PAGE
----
PHOTO COURTESY OF ASU SYSTEM
Students of A-State Queretaro. Haley Stotts (left), Samantha Morales (right)
Anna Cox is a first-year English major from Paragould.
Arkansas State University currently only offers Spanish, French and Arabic beginning in the fall semester. With such a diverse campus and international program, students would assume that A-State would want to have as many languages as possible to give students the tools to expand their language abilities as well as study abroad.
However, students at A-State just simply don’t seem interested in learning other languages despite its benefits. According to Middlebury Language Schools, such benefits include improvement of memory, brain functions and better hiring opportunities to name a few.
The first benefit, improvement of memory, seems like the most obvious benefit of the three. Of course learning a second language would improve your memory since you are learning a whole new alphabet, grammar and culture. Your brain has to work overtime to retain all of that information. The brain’s memory is improved each time you use that second language.
Brain function is much the same. It is going to be improved as you continue to learn and practice using a different language. The switching of dialect is extremely difficult and causes you to focus when you speak rather than relying on the comfort of a mother language.
In terms of career, there are many ways to market the ability to speak a second language. Being able to translate in real time and on paper is an increasingly popular skill. Employers want people who are able to communicate in more ways than one to reach more people in more communities.
Another reason to learn a foreign language is the connection to culture that it can give you. Not only can you communicate with a new group of people, but you can also see the inner workings of their culture and understand it better.
Vicnet Moreno, Ph.D., department chair of English, philosophy and world languages as well as associate professor of Spanish, believes that language and culture go hand in hand. Moreno speaks both Spanish and English.
“You do get a sense of other cultures, other ideas. It helps with critical thinking, it allows you to see things from different perspectives,” Moreno said.
Take Spanish for example. If you were to go to Mexico and speak to locals in English, they might not fully understand what you mean. Instead, if you are able to communicate with little to no language barrier, you can be inquisitive about topics and get answers that you might not be able to access using a language that’s foreign to the local population.
“We don’t just ask you to memorize the verbs; they all have a big cultural component. And I think that is very important not to learn the language in isolation, but to connect it to the social and cultural context.” Moreno said.
A-State is a diverse campus full of many people from many backgrounds. To have more students connect across these backgrounds, it makes sense for students to learn more languages.
Even America’s background can not claim it was built off of English only. Many of the first settlers spoke Spanish and French. However, since then America has become a melting pot of different cultures. It is idiotic to act as if English is the only language out there. America even has no official language declared by the government because of how diverse its people are.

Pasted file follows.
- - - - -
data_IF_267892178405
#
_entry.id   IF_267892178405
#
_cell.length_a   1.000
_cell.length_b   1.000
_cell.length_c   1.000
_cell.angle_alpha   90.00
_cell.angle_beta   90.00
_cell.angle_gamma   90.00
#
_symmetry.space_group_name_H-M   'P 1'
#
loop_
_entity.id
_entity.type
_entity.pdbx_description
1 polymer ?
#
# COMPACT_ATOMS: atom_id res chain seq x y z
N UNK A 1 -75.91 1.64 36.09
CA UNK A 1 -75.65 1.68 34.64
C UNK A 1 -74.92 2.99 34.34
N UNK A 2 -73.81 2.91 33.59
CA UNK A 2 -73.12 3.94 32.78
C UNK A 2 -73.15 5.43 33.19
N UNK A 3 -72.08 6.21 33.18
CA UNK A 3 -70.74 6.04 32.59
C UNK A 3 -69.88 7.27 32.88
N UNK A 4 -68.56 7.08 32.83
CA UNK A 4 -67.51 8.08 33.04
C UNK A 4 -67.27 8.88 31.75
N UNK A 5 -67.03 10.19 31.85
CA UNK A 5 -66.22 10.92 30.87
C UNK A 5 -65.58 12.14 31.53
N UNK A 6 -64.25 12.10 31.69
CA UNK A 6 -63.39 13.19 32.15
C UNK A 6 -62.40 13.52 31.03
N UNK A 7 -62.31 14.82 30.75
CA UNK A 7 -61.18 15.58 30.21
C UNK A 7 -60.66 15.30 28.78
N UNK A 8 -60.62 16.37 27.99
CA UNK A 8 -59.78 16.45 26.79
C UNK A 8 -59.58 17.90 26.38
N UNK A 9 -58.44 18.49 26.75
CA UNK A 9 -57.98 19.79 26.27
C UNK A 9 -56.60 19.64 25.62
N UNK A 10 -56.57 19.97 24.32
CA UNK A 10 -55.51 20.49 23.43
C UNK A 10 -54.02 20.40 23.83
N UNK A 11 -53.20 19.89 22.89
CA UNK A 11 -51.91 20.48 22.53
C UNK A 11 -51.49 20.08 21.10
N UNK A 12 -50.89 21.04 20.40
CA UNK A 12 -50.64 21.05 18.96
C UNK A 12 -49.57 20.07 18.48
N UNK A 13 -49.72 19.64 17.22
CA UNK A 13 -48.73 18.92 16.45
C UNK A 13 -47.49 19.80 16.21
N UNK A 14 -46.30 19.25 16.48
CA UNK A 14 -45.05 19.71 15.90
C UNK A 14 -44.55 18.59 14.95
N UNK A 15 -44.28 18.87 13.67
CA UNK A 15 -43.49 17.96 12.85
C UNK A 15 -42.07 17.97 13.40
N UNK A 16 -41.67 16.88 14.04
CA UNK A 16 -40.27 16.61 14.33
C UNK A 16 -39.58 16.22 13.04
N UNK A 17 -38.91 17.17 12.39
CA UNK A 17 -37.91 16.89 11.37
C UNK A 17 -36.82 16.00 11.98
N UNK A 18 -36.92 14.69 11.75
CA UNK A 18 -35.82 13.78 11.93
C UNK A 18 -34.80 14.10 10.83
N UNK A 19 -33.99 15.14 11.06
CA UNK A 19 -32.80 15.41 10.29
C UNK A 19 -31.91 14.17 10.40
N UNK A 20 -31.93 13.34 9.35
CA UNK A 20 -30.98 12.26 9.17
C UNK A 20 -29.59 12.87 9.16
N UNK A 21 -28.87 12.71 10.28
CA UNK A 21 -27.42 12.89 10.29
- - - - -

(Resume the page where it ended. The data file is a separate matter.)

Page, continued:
The way America was designed, the way in which it flourished and grew, was all based on who settled there. Places like Louisiana have heavy influence from the French, with many words and accents showing that development. Creole culture, for example, is a mixture of French, Spanish, African American and Native American.
“You structure the world using language even if you don’t realize it. Everything that we name, everything that we see it’s kind of mediated by the language that we use,” Moreno said.
The problem with A-State’s language department is that not a lot of people really know it’s there. They might assume that A-State offers Spanish and nothing more. They most likely won’t try to investigate it.
Students truly just do not know how much the language department has to offer. More could be offered if more interest was shown in the programs. It is all about the students’ willingness to learn, to open their perspectives – that’s what college is all about. A-State needs to offer more languages, yes; however, students also play a part since they could try and petition for languages to be added.
All in all, I personally believe that everyone should try and learn another language, even if you think you’ll suck. I am terrible at the speech aspect of Spanish. However, I am passionate about literature and want to be able to understand different perspectives through another language.
If students were able to apply something they are passionate about, they could connect it to another language and unlock a whole new world of their passions. For instance, if you love movies then you could take a Hispanic cinema course.
It is all about finding what you are passionate about and applying it to a language. To do so means that you discover a whole new perspective and world around topics that might not be brought up in your circle of knowledge.
Step out of your comfort zone and explore a new language because all of the positives and possibilities outweigh the possibility of failing. There are professors who are dedicated to helping you learn. It only takes a bit of effort on your part.
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